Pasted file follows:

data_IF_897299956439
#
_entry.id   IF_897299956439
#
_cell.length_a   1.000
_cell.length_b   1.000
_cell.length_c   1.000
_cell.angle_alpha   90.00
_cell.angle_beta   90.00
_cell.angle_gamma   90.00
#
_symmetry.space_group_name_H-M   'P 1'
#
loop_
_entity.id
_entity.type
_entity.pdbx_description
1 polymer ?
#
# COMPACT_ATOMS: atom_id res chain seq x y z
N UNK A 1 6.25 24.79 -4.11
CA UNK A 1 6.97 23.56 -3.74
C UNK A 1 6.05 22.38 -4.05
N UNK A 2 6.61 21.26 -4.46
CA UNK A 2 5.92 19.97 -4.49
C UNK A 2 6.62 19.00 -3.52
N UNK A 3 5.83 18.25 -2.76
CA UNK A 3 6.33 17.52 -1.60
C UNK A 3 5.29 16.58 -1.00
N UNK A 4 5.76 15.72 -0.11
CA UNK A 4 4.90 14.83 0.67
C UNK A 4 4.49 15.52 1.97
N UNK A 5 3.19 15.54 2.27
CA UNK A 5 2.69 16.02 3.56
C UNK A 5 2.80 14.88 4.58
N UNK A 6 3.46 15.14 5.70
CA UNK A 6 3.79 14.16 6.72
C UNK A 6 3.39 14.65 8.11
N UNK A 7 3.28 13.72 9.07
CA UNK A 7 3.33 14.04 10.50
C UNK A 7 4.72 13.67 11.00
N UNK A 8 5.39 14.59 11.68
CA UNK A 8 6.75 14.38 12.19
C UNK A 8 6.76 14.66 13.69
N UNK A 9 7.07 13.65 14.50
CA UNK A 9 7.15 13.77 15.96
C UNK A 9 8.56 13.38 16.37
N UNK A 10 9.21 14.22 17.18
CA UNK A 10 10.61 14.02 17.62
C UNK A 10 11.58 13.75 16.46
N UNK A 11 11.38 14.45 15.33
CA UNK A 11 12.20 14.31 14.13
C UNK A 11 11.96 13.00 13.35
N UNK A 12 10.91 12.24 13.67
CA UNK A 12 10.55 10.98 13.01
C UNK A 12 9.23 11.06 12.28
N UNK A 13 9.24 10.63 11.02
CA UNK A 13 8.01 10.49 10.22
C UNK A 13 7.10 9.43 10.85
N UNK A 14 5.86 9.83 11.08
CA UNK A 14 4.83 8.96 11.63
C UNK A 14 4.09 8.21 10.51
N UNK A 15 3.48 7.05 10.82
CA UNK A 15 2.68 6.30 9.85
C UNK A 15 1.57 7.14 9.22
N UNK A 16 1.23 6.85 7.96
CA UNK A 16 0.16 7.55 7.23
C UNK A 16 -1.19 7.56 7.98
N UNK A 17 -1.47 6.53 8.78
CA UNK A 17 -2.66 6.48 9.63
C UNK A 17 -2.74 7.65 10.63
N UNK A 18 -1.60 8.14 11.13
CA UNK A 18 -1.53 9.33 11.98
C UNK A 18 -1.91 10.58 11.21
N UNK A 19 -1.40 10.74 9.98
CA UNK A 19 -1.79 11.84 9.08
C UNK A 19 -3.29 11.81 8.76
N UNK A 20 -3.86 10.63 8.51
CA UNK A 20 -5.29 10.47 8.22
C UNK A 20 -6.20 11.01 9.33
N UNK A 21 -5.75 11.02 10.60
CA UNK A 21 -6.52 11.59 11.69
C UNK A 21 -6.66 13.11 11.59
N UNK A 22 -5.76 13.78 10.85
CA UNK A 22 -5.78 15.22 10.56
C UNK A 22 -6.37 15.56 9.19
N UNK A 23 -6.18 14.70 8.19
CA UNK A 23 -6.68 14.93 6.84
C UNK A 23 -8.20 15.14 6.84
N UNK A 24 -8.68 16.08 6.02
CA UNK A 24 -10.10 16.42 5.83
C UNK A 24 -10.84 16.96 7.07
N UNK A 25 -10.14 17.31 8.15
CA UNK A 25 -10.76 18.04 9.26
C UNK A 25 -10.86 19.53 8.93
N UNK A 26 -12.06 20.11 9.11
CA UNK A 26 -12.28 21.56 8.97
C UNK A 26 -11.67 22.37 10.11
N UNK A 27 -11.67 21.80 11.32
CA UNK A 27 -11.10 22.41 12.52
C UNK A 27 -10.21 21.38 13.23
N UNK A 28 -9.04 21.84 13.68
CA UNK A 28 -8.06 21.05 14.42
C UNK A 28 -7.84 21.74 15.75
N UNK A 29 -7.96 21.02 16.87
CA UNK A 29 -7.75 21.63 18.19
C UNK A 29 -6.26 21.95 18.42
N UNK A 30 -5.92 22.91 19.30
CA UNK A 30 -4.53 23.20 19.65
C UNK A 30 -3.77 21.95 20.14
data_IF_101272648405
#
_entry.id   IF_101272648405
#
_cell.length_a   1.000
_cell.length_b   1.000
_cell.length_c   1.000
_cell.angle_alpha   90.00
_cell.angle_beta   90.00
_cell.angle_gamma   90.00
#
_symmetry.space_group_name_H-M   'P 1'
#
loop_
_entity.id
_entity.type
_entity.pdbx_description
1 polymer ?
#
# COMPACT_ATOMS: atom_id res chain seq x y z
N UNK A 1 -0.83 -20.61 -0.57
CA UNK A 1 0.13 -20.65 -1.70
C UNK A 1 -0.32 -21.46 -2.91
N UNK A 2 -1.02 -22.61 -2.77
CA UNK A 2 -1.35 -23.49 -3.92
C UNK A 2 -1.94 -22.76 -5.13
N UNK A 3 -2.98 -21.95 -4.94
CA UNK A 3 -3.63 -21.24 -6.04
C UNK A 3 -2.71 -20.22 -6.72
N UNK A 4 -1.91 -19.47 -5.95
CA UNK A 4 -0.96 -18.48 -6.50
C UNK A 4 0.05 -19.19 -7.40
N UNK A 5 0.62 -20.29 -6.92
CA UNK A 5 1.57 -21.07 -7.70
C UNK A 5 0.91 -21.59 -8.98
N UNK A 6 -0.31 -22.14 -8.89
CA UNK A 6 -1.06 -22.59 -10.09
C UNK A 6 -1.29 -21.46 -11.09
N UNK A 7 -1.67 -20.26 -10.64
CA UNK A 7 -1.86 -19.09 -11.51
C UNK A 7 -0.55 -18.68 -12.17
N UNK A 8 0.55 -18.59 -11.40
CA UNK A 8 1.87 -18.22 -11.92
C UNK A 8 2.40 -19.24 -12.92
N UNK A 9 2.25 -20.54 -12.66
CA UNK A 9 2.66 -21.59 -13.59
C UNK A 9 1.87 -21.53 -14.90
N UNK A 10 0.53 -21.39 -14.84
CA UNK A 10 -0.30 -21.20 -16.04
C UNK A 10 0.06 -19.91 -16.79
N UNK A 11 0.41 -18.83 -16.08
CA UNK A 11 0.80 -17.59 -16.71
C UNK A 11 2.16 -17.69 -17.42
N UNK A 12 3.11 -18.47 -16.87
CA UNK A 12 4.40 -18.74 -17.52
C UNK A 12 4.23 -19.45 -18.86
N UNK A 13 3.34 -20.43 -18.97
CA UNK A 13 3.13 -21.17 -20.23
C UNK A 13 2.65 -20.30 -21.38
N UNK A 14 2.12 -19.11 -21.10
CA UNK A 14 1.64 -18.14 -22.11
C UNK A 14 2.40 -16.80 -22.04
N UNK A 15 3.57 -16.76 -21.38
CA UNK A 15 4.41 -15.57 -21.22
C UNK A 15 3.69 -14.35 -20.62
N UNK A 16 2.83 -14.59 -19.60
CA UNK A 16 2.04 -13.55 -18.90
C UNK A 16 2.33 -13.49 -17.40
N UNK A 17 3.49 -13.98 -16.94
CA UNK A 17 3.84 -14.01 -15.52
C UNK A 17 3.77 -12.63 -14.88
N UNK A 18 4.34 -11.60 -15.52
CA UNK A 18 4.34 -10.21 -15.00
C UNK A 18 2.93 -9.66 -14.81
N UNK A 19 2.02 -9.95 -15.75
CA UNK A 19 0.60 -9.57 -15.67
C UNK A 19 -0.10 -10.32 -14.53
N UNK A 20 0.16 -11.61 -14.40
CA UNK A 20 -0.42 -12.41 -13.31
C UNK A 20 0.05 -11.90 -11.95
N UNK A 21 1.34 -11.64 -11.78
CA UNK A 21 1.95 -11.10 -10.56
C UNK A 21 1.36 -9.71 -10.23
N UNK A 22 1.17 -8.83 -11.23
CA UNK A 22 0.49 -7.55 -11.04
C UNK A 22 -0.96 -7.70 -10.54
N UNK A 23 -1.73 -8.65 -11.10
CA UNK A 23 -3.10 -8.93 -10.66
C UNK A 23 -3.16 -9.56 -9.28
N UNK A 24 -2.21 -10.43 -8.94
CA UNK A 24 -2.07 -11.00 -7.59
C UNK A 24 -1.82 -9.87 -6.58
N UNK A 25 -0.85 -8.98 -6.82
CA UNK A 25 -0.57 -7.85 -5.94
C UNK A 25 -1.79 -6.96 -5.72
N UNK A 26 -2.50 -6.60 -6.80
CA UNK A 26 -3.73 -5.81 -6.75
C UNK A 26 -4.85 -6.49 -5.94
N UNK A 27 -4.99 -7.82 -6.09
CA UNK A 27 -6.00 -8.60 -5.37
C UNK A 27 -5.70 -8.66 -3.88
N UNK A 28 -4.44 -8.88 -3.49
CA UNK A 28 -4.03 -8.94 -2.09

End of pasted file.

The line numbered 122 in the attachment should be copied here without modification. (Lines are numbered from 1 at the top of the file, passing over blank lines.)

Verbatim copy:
_symmetry.space_group_name_H-M   'P 1'